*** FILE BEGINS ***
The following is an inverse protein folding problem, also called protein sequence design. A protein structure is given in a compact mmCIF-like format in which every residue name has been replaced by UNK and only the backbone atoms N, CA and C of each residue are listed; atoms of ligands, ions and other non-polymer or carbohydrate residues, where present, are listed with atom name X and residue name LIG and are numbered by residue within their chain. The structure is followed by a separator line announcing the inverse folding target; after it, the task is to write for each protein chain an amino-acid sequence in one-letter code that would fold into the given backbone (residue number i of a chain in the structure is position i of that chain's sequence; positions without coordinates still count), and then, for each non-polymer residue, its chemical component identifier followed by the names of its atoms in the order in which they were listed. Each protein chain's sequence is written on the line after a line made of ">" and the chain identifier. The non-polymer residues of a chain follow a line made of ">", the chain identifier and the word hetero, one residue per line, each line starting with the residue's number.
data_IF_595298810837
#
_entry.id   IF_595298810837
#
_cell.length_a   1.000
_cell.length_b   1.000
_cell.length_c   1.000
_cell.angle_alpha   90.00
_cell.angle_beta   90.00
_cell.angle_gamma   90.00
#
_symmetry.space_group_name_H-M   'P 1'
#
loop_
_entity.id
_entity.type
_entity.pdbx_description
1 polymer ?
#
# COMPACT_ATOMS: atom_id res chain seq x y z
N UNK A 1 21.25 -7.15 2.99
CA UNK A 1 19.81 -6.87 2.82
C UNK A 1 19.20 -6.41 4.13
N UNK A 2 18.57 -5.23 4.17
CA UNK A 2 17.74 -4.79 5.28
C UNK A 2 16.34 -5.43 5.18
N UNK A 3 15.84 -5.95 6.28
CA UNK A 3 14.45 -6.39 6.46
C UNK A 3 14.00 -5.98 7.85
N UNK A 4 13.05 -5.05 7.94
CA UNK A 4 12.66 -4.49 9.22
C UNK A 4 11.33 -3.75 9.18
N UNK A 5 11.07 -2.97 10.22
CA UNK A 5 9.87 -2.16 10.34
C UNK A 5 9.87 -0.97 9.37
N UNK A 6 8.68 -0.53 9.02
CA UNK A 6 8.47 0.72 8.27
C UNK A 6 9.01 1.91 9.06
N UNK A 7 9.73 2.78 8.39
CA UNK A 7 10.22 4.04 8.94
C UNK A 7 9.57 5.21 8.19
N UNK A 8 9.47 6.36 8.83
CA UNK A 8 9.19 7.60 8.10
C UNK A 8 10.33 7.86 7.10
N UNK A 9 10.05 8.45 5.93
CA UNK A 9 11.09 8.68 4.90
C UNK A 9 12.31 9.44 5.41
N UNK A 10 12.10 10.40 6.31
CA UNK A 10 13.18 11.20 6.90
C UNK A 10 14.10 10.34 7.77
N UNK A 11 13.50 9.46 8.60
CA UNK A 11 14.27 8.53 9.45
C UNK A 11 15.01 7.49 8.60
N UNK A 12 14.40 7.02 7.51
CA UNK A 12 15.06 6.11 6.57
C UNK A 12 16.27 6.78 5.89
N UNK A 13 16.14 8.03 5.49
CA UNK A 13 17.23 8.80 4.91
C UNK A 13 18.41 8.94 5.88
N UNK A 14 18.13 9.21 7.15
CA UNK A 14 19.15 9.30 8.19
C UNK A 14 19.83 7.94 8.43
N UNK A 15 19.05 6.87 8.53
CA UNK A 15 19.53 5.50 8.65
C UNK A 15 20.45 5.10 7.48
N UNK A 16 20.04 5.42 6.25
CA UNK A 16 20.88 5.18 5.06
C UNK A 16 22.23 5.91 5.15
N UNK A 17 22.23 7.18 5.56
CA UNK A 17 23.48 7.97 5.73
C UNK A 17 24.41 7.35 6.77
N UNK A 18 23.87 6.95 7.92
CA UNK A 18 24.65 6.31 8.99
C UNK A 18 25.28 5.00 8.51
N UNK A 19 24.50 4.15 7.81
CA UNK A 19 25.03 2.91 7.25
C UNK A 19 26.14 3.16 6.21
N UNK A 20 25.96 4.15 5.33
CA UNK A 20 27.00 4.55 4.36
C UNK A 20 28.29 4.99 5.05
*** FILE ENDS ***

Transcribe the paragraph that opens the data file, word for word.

The following is an inverse protein folding problem, also called protein sequence design. A protein structure is given in a compact mmCIF-like format in which every residue name has been replaced by UNK and only the backbone atoms N, CA and C of each residue are listed; atoms of ligands, ions and other non-polymer or carbohydrate residues, where present, are listed with atom name X and residue name LIG and are numbered by residue within their chain. The structure is followed by a separator line announcing the inverse folding target; after it, the task is to write for each protein chain an amino-acid sequence in one-letter code that would fold into the given backbone (residue number i of a chain in the structure is position i of that chain's sequence; positions without coordinates still count), and then, for each non-polymer residue, its chemical component identifier followed by the names of its atoms in the order in which they were listed. Each protein chain's sequence is written on the line after a line made of ">" and the chain identifier. The non-polymer residues of a chain follow a line made of ">", the chain identifier and the word hetero, one residue per line, each line starting with the residue's number.